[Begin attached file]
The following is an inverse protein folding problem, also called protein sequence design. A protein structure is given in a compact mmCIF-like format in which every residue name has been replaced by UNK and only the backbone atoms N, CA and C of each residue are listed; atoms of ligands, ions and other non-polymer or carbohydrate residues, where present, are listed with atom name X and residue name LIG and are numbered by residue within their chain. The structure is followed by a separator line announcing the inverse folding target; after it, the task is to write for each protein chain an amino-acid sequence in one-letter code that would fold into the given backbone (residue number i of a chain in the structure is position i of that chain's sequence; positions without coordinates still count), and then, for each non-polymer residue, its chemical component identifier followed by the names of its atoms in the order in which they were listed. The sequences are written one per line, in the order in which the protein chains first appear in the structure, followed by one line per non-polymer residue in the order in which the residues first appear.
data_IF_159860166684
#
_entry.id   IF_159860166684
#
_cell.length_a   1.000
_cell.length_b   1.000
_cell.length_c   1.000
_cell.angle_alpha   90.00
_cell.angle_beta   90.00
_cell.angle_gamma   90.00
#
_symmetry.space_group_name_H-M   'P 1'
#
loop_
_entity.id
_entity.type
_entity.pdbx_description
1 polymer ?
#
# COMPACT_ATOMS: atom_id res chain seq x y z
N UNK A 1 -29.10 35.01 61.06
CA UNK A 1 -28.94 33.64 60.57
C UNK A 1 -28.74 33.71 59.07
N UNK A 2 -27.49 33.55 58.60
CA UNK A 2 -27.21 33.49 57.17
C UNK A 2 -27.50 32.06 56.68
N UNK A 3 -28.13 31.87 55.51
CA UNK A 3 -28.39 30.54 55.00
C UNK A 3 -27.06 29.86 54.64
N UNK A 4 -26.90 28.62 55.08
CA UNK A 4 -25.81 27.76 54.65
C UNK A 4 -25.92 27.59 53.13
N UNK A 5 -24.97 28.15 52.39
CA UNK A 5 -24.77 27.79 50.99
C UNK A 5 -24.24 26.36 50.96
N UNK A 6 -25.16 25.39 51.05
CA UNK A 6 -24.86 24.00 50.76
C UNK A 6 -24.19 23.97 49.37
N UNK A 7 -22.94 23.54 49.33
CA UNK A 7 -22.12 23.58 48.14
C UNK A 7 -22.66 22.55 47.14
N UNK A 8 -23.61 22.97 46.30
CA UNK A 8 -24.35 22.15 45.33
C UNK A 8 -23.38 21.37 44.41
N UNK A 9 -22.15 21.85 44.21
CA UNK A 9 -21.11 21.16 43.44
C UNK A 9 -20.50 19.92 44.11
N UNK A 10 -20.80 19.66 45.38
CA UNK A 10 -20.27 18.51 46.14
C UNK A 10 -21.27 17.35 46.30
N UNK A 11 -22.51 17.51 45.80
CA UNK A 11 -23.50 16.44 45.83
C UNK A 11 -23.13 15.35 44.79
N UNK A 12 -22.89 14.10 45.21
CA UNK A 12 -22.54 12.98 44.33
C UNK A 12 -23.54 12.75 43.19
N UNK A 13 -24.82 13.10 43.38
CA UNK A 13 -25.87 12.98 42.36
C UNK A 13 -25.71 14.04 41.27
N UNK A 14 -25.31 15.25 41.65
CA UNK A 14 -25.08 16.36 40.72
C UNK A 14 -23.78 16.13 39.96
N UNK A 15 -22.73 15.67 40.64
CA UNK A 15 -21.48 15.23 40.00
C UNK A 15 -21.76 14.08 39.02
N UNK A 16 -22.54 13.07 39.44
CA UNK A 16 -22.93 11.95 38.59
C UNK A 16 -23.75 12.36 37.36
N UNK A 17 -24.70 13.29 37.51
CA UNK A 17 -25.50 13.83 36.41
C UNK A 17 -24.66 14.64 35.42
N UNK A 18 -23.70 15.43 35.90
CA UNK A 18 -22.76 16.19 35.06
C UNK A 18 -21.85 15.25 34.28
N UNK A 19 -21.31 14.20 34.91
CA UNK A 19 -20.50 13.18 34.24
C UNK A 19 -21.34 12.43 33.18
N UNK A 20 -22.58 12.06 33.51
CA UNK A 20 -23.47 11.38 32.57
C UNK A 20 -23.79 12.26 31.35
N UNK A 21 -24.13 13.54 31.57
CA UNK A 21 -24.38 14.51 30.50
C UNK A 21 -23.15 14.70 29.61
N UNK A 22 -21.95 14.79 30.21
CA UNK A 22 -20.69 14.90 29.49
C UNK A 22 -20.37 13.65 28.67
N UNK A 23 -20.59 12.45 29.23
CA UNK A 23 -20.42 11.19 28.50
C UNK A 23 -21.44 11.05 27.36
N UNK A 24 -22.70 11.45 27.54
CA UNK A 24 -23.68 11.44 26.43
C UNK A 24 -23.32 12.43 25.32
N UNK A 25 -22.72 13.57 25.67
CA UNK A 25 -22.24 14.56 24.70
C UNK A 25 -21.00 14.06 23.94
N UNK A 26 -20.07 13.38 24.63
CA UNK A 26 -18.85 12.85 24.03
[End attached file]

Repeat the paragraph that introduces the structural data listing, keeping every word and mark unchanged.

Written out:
The following is an inverse protein folding problem, also called protein sequence design. A protein structure is given in a compact mmCIF-like format in which every residue name has been replaced by UNK and only the backbone atoms N, CA and C of each residue are listed; atoms of ligands, ions and other non-polymer or carbohydrate residues, where present, are listed with atom name X and residue name LIG and are numbered by residue within their chain. The structure is followed by a separator line announcing the inverse folding target; after it, the task is to write for each protein chain an amino-acid sequence in one-letter code that would fold into the given backbone (residue number i of a chain in the structure is position i of that chain's sequence; positions without coordinates still count), and then, for each non-polymer residue, its chemical component identifier followed by the names of its atoms in the order in which they were listed. The sequences are written one per line, in the order in which the protein chains first appear in the structure, followed by one line per non-polymer residue in the order in which the residues first appear.